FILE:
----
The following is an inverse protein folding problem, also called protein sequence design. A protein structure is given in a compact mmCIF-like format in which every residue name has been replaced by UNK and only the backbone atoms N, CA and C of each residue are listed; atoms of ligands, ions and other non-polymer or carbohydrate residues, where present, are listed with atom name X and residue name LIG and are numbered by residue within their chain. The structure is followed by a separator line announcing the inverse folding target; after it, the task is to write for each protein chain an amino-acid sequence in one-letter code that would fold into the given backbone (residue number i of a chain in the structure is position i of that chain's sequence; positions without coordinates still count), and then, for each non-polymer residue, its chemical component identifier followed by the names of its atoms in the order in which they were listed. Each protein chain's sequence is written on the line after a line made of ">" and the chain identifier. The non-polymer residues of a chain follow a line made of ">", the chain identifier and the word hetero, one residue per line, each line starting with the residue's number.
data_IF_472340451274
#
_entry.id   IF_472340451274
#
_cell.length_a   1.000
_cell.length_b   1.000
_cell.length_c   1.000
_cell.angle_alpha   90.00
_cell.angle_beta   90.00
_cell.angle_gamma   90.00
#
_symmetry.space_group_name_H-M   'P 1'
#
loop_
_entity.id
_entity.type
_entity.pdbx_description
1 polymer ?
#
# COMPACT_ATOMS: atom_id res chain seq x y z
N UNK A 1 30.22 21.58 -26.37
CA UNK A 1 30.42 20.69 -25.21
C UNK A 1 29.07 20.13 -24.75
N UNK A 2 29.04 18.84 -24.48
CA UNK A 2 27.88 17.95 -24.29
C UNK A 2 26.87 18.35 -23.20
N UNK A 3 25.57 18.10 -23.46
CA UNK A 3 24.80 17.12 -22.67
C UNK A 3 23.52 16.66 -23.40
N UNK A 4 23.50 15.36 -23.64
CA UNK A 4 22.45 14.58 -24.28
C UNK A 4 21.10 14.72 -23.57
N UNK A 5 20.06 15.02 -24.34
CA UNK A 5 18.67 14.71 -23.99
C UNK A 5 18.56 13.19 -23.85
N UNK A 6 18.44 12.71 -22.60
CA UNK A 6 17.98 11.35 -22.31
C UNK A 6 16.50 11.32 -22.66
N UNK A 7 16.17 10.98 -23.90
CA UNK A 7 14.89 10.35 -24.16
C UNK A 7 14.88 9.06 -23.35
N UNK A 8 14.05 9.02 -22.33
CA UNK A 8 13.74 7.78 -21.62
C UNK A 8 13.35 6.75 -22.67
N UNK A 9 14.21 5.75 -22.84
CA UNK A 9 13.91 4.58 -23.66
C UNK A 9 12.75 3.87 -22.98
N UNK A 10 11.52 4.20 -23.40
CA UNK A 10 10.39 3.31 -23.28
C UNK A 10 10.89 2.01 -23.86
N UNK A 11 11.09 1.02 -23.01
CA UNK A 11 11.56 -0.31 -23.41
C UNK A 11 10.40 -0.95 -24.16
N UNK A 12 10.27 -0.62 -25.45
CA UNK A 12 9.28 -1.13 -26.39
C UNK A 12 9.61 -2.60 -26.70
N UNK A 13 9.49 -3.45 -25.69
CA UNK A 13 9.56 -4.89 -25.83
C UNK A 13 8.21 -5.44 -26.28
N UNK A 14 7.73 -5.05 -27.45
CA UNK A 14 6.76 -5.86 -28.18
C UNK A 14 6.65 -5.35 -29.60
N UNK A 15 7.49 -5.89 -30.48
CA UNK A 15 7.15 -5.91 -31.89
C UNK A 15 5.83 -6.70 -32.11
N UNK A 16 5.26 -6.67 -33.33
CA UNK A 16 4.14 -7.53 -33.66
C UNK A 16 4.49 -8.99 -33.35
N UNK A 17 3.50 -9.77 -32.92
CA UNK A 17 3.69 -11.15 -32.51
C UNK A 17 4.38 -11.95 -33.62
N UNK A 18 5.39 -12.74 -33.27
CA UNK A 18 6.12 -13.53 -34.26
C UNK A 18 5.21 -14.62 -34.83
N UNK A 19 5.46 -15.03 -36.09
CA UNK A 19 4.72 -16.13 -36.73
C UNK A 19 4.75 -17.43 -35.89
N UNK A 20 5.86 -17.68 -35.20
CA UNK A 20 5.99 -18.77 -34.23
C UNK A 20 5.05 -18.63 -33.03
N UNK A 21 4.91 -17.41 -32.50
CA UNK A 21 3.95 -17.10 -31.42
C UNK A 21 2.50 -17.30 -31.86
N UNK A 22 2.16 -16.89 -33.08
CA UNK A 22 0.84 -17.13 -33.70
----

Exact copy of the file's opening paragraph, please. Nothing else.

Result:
The following is an inverse protein folding problem, also called protein sequence design. A protein structure is given in a compact mmCIF-like format in which every residue name has been replaced by UNK and only the backbone atoms N, CA and C of each residue are listed; atoms of ligands, ions and other non-polymer or carbohydrate residues, where present, are listed with atom name X and residue name LIG and are numbered by residue within their chain. The structure is followed by a separator line announcing the inverse folding target; after it, the task is to write for each protein chain an amino-acid sequence in one-letter code that would fold into the given backbone (residue number i of a chain in the structure is position i of that chain's sequence; positions without coordinates still count), and then, for each non-polymer residue, its chemical component identifier followed by the names of its atoms in the order in which they were listed. Each protein chain's sequence is written on the line after a line made of ">" and the chain identifier. The non-polymer residues of a chain follow a line made of ">", the chain identifier and the word hetero, one residue per line, each line starting with the residue's number.